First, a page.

Warning: some spoilers.

Azor (dir. Andreas Fontana, 2021) was weird.

Weird, but in an age where every new movie is basically a twist on some classic Hollywood trope (I keep coming back to the concept of "optimal novelty"), weird is not necessarily bad.

Weird is also not necessarily good: some films try so hard that they end up falling on the other extreme end of the spectrum, where only film students dare to venture. The end of the spectrum where you might find The Innocence (dir. Ashraf Shishir, 2019): a black and white Bangladeshi film with a 21-hour running time.

Azor lands somewhere between Hollywood "I've seen it before" and indie "I never asked for this".

A still from Azor: a crystal blue swimming pool in the shade of palm trees, where the elite in vibrant swimsuits relax, gossip and do business.

It's set in Argentina, 1980. The military junta has taken control of the country, backed by the USA on a quest to quench communism. Thousands of people were disappeared in the so-called "dirty war", which was really less like a war and more like state terrorism against the political opposition.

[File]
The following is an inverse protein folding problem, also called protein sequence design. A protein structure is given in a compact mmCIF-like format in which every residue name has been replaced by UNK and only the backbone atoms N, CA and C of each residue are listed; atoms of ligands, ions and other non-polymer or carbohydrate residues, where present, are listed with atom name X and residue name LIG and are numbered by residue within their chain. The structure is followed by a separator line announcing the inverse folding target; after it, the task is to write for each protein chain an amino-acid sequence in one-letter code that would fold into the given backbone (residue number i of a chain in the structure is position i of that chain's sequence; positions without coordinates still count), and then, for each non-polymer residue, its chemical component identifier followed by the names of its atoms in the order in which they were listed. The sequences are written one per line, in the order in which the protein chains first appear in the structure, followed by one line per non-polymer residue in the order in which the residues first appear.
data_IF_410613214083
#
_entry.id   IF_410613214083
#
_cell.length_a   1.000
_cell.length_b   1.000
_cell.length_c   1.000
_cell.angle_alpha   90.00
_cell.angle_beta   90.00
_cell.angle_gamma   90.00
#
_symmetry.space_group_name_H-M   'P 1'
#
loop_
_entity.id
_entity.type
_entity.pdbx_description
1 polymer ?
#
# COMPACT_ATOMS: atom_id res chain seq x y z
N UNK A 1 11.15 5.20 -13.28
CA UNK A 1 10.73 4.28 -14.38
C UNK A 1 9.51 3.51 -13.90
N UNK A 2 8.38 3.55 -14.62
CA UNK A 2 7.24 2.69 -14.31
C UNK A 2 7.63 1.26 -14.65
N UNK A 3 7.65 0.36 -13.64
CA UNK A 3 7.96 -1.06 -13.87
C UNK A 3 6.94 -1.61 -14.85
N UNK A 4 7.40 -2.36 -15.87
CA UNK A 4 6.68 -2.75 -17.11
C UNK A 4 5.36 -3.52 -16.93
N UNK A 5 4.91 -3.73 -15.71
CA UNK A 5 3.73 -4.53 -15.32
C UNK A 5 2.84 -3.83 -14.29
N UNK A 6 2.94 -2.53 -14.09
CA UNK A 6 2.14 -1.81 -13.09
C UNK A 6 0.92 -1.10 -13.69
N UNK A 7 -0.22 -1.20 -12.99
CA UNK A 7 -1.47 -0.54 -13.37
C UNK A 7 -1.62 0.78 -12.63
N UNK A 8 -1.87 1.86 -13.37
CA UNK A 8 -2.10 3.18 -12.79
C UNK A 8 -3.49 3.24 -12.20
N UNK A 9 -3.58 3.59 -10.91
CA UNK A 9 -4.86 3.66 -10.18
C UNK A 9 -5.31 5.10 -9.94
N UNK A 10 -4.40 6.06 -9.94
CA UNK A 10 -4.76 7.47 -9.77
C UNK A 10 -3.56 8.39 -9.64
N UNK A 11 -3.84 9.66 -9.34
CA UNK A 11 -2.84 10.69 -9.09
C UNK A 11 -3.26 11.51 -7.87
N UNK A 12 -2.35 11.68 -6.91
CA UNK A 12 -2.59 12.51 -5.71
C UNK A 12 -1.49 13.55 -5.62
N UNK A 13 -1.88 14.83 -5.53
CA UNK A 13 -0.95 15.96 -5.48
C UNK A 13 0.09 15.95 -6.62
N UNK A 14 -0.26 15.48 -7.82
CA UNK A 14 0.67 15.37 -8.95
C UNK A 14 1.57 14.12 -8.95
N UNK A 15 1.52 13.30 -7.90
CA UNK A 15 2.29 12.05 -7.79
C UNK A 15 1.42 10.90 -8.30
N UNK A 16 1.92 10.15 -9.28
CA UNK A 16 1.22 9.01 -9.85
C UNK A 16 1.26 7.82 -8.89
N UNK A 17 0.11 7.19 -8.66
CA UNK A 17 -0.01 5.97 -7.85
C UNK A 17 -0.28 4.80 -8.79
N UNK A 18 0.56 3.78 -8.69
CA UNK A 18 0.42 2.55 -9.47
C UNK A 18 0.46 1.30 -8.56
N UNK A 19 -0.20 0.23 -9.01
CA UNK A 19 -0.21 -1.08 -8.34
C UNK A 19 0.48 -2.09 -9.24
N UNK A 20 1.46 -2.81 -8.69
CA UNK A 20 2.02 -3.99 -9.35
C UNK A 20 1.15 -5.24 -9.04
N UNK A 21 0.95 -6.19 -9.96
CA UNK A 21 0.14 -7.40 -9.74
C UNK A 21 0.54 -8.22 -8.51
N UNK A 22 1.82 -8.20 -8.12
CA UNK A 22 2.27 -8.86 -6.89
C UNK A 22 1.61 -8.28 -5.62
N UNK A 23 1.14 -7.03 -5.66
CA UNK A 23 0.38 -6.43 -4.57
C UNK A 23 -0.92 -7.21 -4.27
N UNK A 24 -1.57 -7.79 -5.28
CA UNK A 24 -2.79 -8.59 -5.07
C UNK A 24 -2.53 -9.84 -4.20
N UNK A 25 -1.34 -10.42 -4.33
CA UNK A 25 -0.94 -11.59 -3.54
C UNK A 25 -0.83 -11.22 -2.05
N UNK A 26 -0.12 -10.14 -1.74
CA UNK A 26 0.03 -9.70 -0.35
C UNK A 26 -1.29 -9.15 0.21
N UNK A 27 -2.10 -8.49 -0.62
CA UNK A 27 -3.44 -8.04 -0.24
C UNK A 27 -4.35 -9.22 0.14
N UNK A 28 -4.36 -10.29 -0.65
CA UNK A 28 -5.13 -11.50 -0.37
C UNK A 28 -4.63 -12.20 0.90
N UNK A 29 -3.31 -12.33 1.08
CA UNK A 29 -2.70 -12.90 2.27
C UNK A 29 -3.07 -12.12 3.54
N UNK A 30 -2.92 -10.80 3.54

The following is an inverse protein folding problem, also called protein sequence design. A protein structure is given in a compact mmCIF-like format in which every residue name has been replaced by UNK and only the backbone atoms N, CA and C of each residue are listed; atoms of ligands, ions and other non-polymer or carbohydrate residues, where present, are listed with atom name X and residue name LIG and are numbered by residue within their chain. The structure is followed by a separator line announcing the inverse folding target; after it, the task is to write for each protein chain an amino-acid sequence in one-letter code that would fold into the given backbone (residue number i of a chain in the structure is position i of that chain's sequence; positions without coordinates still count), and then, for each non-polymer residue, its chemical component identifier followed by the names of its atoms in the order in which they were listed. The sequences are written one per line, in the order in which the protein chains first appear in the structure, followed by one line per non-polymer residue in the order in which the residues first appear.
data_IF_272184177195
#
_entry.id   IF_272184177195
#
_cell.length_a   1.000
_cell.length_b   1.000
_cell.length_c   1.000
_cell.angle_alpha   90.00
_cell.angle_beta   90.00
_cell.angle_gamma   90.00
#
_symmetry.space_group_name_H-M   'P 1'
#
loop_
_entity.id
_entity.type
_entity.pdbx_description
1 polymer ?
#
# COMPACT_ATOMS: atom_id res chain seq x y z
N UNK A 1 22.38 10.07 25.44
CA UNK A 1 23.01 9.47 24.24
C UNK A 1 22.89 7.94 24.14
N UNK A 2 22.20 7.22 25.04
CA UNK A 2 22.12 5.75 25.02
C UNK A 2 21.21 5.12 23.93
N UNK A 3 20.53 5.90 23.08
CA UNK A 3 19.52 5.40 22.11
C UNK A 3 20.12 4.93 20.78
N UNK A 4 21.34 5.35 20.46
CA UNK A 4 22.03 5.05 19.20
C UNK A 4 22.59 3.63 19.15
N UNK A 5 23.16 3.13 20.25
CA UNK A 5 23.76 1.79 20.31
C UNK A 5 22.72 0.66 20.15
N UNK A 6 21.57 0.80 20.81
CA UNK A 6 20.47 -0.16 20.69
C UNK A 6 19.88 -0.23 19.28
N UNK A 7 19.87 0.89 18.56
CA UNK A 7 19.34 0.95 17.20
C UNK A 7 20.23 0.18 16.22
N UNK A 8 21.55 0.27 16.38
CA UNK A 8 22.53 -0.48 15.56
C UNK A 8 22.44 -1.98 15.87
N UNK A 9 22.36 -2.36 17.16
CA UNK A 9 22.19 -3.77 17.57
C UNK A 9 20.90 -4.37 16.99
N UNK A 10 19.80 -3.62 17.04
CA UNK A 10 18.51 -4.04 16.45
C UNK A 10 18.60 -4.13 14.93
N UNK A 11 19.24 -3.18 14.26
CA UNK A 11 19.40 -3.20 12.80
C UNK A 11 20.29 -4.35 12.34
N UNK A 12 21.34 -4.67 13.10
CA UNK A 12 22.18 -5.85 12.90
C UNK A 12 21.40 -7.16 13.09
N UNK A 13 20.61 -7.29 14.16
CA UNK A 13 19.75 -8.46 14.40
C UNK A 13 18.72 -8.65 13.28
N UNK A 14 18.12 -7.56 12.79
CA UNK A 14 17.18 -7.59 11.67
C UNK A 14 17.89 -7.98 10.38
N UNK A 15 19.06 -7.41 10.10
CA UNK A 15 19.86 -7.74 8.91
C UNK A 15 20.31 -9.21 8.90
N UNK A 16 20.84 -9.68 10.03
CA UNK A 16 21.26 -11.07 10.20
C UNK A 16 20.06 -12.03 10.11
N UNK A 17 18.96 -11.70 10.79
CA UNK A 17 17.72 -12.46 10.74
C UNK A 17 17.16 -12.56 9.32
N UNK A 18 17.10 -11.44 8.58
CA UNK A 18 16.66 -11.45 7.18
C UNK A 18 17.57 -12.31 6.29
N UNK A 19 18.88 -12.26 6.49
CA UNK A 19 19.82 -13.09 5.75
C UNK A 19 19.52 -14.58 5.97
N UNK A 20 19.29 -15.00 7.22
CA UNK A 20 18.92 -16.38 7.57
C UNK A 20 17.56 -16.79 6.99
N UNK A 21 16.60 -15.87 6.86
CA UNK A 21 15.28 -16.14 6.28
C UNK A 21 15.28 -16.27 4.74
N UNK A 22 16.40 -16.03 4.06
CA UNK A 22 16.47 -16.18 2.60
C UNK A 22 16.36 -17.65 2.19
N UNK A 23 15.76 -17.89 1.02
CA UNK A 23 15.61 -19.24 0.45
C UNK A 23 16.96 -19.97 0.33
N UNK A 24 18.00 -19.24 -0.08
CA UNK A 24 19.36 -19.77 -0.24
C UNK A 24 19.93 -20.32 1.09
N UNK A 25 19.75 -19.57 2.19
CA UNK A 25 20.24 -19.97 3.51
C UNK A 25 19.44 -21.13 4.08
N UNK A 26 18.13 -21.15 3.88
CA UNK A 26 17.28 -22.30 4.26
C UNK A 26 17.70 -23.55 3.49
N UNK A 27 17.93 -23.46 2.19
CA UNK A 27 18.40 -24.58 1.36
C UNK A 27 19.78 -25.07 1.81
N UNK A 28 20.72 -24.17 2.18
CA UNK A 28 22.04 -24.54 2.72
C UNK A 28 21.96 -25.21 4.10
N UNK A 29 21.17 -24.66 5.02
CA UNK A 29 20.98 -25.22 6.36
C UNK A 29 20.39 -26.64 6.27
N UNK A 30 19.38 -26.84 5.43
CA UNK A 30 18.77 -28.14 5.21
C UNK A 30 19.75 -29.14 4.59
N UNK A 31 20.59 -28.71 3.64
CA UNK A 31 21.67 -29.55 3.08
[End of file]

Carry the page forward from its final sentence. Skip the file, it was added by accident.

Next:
So: what story would you expect a film director to bring to the silver screen against this backdrop?

Fontana came up with the story of a polite Swiss private banker's disturbingly banal descent into evil.

The directing itself is just as unlikely: where you might expect action, blood and screams, you get old money private clubs where soft-spoken gentlemen do business while their stylish wives entertain by the pool.1

Everything happens "hors-champs", offscreen. Nothing is ever said explicitly, and purebred horses are disappearing from ranches. Jessica Kiang says it best in her fantastic thoughts on the film in the MUBI Notebook:

Here, all appearances are deceptive; only disappearances reveal.

Yes, Azor was weird. And slow. And ambiguous. And captivating, and superb, and refreshing.

It was good weird.

Unfortunately, Azor isn't streaming on Mubi anymore. It might be in a cinema near you. You can also watch the trailer on YouTube, and if you want to read more, I recommend Jessica Kiang's thoughts on the film in the MUBI Notebook, quoted above, and this interview of Andreas Fontana in The Moveable Fest.


  1. Fontana was inspired by the work of photographer Slim Aarons, who documented the lives of the elite in the 50s, 60s and 70s.